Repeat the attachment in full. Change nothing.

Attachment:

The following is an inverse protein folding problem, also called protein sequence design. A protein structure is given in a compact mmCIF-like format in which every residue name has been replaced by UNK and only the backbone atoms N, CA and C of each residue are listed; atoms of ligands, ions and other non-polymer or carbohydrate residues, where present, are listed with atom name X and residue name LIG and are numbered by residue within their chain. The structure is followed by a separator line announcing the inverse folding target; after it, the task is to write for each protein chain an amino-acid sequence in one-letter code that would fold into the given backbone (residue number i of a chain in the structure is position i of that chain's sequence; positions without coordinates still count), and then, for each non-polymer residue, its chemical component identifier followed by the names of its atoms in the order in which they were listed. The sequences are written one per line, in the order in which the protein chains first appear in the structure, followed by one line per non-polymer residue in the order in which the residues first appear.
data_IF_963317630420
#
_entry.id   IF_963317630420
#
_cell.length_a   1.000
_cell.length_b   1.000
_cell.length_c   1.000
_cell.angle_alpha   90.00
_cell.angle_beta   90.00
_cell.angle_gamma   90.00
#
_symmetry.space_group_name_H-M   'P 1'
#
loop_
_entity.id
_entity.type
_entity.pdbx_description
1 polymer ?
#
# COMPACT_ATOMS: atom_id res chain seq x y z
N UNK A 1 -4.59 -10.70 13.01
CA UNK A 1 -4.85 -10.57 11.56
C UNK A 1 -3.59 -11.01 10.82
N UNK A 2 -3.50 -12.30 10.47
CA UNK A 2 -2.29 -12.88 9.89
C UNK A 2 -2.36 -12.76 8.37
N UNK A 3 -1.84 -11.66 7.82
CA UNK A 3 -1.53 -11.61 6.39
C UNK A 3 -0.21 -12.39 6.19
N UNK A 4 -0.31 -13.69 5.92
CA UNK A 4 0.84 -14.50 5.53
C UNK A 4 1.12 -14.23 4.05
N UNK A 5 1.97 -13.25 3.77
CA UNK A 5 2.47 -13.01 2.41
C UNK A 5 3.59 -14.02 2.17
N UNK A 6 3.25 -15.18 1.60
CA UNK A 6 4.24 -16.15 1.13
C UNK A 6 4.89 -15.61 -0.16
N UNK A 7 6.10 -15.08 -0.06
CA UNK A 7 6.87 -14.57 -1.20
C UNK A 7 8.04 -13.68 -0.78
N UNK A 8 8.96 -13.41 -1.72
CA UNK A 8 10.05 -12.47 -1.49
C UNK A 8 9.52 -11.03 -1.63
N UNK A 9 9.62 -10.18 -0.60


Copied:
The following is an inverse protein folding problem, also called protein sequence design. A protein structure is given in a compact mmCIF-like format in which every residue name has been replaced by UNK and only the backbone atoms N, CA and C of each residue are listed; atoms of ligands, ions and other non-polymer or carbohydrate residues, where present, are listed with atom name X and residue name LIG and are numbered by residue within their chain. The structure is followed by a separator line announcing the inverse folding target; after it, the task is to write for each protein chain an amino-acid sequence in one-letter code that would fold into the given backbone (residue number i of a chain in the structure is position i of that chain's sequence; positions without coordinates still count), and then, for each non-polymer residue, its chemical component identifier followed by the names of its atoms in the order in which they were listed. The sequences are written one per line, in the order in which the protein chains first appear in the structure, followed by one line per non-polymer residue in the order in which the residues first appear.
data_IF_963317630420
#
_entry.id   IF_963317630420
#
_cell.length_a   1.000
_cell.length_b   1.000
_cell.length_c   1.000
_cell.angle_alpha   90.00
_cell.angle_beta   90.00
_cell.angle_gamma   90.00
#
_symmetry.space_group_name_H-M   'P 1'
#
loop_
_entity.id
_entity.type
_entity.pdbx_description
1 polymer ?
#
# COMPACT_ATOMS: atom_id res chain seq x y z
N UNK A 1 -4.59 -10.70 13.01
CA UNK A 1 -4.85 -10.57 11.56
C UNK A 1 -3.59 -11.01 10.82
N UNK A 2 -3.50 -12.30 10.47
CA UNK A 2 -2.29 -12.88 9.89
C UNK A 2 -2.36 -12.76 8.37
N UNK A 3 -1.84 -11.66 7.82
CA UNK A 3 -1.53 -11.61 6.39
C UNK A 3 -0.21 -12.39 6.19
N UNK A 4 -0.31 -13.69 5.92
CA UNK A 4 0.84 -14.50 5.53
C UNK A 4 1.12 -14.23 4.05
N UNK A 5 1.97 -13.25 3.77
CA UNK A 5 2.47 -13.01 2.41
C UNK A 5 3.59 -14.02 2.17
N UNK A 6 3.25 -15.18 1.60
CA UNK A 6 4.24 -16.15 1.13
C UNK A 6 4.89 -15.61 -0.16
N UNK A 7 6.10 -15.08 -0.06
CA UNK A 7 6.87 -14.57 -1.20
C UNK A 7 8.04 -13.68 -0.78
N UNK A 8 8.96 -13.41 -1.72
CA UNK A 8 10.05 -12.47 -1.49
C UNK A 8 9.52 -11.03 -1.63
N UNK A 9 9.62 -10.18 -0.60